Retired software engineer. "What is that?", you may ask. It's someone who has time to blog about the weather...
By: Bogon , 10:42 PM GMT on June 05, 2012
In 1889 my grandfather was born into a different world. It was a world powered by horses and steam engines. It had been twenty years — one generation — since the opening of the transcontinental railroad. The United States was becoming a world leader in industry and innovation. Major technology companies that we might recognize by their acronyms today — American Telephone & Telegraph, General Electric, Standard Oil and Westinghouse — were also being born. Then, as now, unscrupulous businessmen made the news, drove the economy and manipulated politicians. It was the Gilded Age.
My grandfather was named after Grover Cleveland, who in 1884 became the first Democratic presidential candidate elected since before the American Civil War. The Democratic Party ruled the South. It was the party of resentment. Republican Abraham Lincoln had presided over the defeat of the southern states during the war. Generations of ex-Confederates could not forgive or forget.
For generations of American Blacks, the majority of whom lived in the South, the promise of emancipation went largely unfulfilled. The system was systematically rigged against them.
Grandpa grew up in the Blue Ridge mountains of western North Carolina. That part of the world was relatively unaffected by many of these events and issues. On the steep and remote mountain land there had been no plantations and therefore no slavery. There was little industrialization. As a young man my grandfather worked for one of the companies that logged timber throughout the region, until he had enough money to buy land of his own, and until the wholesale depredation of virgin forest prompted the formation of the National Forest Service.
Grandpa raised a family on his patch of ground. Through the Roaring Twenties and into the Great Depression he was able to eke out a living by being self-sufficient. For a while he operated a grist mill. He raised cattle, pigs and chickens. Grandma kept a garden. They had a spring for water, and they burned wood for fuel. They never had much cash, so the ups and downs of the external economy didn't make much difference.
In 1921 my father was born into a different world, a world rattled and rearranged by war. It had been exactly a century since the advent of mass production using interchangeable parts, a process adopted by Ransom Olds and Henry Ford for the manufacture of automobiles. At Ford's plant in Detroit a new Model T rolled off the line every fifteen minutes. It was the second year of Prohibition. Then, as now, supporters of the Republican Party believed that they could legislate morality. Some of Dad's tales mentioned moonshine, usually with a smile. :o)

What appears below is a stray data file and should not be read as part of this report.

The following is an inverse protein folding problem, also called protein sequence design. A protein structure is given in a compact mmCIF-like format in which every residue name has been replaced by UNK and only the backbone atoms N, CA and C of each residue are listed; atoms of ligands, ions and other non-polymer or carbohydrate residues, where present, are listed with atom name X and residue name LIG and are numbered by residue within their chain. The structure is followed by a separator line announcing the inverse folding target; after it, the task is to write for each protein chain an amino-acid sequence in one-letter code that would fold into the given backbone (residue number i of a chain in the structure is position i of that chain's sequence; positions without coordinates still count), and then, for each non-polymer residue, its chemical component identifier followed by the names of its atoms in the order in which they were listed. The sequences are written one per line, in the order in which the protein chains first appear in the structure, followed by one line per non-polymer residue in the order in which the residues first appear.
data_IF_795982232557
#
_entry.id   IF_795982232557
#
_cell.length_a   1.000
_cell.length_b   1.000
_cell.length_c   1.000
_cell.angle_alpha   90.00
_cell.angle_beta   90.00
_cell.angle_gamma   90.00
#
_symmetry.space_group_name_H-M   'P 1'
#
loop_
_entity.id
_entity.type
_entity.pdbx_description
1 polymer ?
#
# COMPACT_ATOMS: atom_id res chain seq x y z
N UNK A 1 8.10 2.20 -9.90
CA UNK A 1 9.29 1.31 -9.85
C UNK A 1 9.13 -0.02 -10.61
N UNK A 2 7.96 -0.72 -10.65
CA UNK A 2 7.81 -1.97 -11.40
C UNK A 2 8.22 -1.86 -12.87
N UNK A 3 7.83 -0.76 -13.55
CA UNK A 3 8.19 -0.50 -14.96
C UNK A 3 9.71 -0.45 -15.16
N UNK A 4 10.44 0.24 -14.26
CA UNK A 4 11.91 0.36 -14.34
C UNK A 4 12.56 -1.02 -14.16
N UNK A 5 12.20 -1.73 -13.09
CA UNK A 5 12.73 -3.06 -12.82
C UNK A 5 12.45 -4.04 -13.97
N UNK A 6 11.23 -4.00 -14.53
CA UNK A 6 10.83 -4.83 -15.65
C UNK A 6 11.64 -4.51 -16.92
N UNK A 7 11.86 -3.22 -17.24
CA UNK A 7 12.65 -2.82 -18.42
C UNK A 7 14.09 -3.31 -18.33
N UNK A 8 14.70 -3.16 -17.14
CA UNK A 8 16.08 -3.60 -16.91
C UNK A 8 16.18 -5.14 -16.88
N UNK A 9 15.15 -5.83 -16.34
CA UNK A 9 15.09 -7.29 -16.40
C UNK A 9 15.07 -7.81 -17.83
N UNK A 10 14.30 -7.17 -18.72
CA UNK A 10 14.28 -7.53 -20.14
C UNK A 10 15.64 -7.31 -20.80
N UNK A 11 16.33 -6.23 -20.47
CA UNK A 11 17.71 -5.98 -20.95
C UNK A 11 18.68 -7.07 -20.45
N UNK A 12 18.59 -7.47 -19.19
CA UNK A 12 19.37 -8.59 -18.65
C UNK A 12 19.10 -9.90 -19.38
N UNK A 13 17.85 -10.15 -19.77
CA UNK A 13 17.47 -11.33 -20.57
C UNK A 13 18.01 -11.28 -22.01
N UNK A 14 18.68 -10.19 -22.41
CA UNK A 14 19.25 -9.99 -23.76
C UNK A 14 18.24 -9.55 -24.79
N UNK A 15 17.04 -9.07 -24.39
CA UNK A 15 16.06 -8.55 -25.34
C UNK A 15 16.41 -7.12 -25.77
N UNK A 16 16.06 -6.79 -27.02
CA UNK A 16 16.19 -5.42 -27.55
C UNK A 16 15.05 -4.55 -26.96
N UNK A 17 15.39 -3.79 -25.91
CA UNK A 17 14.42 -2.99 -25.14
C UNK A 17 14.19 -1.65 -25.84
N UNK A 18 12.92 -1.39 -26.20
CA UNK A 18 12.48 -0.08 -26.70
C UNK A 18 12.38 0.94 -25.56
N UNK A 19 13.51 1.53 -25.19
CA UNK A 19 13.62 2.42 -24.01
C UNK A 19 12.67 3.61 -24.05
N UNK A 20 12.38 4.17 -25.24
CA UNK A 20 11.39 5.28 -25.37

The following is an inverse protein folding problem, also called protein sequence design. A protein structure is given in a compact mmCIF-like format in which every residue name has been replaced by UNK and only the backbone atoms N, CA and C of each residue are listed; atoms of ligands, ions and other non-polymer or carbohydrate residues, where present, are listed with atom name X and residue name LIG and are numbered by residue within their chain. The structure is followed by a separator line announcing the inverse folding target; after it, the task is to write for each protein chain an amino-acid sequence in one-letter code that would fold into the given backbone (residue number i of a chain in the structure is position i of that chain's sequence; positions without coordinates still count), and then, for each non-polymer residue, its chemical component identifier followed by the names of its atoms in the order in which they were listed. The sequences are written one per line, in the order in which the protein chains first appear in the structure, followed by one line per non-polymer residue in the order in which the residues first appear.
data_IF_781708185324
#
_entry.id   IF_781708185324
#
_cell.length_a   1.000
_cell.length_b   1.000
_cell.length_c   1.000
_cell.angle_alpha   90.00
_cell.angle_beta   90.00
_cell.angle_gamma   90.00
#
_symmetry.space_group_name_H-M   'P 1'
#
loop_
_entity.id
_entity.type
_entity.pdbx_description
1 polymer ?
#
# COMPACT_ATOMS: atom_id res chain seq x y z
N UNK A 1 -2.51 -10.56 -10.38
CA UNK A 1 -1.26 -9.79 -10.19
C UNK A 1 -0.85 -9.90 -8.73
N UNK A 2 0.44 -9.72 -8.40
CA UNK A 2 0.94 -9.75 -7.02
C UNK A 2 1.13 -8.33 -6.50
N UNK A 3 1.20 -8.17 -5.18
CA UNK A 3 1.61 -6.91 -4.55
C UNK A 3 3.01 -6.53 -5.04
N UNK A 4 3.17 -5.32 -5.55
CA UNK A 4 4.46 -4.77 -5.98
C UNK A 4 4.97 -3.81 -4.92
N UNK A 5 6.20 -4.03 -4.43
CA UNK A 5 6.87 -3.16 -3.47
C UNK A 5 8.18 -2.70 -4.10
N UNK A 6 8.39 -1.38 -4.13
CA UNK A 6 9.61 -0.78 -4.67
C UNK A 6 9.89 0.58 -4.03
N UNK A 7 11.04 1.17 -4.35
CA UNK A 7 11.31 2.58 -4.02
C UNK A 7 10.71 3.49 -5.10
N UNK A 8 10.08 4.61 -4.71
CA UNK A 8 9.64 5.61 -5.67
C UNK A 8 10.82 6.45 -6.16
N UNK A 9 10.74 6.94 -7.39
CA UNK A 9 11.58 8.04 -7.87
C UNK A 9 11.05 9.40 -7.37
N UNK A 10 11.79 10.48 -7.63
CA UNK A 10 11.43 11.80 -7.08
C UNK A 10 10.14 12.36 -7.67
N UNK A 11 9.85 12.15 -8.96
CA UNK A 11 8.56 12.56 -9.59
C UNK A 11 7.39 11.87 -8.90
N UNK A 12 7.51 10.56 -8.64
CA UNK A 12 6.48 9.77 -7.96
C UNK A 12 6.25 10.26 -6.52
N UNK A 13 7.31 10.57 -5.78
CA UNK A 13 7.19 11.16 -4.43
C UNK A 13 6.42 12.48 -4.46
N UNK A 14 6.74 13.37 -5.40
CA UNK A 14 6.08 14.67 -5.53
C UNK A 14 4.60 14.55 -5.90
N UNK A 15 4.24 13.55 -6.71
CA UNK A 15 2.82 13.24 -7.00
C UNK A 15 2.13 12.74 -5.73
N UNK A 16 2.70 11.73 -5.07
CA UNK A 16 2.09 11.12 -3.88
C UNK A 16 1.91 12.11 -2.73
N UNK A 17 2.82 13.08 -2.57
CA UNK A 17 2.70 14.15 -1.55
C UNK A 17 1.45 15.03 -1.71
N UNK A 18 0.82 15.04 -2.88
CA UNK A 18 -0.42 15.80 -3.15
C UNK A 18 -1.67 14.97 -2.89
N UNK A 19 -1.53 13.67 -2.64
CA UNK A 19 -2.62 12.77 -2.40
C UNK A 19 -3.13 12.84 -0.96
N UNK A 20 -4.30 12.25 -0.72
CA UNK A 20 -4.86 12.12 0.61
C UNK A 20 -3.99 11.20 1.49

Prohibition was repealed by the time Dad was a teenager. Betty Boop's implied promise of legalized beer became a reality. We still live with Prohibition's legacy, however, in the form of organized crime and the so-called "War on Drugs". It's still a game of Baptists and Bootleggers.
One of the significant differences in Dad's world was his opportunity for education. Dad attended a little neighborhood schoolhouse, the land for which had been carved out of one end of Grandpa's farm. The school was painted white, and it had a bell tower almost like a church. I'm old enough to have seen the (disused and ruined) building before it was torn down. It wasn't the stereotypical one-room schoolhouse; it had two or three.
As Dad described those days, there was a great deal of community support for education. His parents and teachers told him that, if he ever hoped to "amount to something", he needed to do well in school. So he did.
By the time he was ready for secondary school, there was a school bus to take him there. The high school was in the town of Mars Hill. There also was Mars Hill College, the logical next step. The small college offered a two-year program, after which Dad moved on to Western Carolina Teachers College (now a state university) in Cullowhee. Grandpa couldn't supply much in the way of funding, but Dad made up for that with motivation. He worked his way to a college degree, the first ever awarded to a native of his rural mountain hollow.
The next major development in Dad's life was set in motion by a contemporary of my grandfather, a fellow named Adolf Hitler. World War II was a big deal for my parents' generation. The economy had rebounded from the Depression, but now there was rationing. Everybody was enjoined to support the war effort. Eventually Dad chose to volunteer in the Army Air Force rather than take a chance on the draft board. He never tired of telling "war stories". I'd like to explain about all his heroic actions as a bomber pilot, but that's not how it worked out. The Air Force shipped Dad all over the country for training. As the war progressed and the needs of the service changed, as new technology was developed and better planes deployed, Dad's assignment kept changing, and they would ship him to another unit. Dad never fired a shot. The war ended before he ever got there. One of his last duties as a cadet was to ferry a brand new shiny B-32 to its ultimate destination... for demolition. When he told that story, he would always look down and sadly shake his head.
Following the war many returning veterans got married and started families. Millions of babies were born within a few years. All those babies made a big bulge on the demographic chart, rather like the bulge a rabbit makes after being devoured by a boa constrictor. That bulge was called the Baby Boom. That's where I come in.
This entry has gotten long enough. I'll talk about m-my g-g-generation next time.
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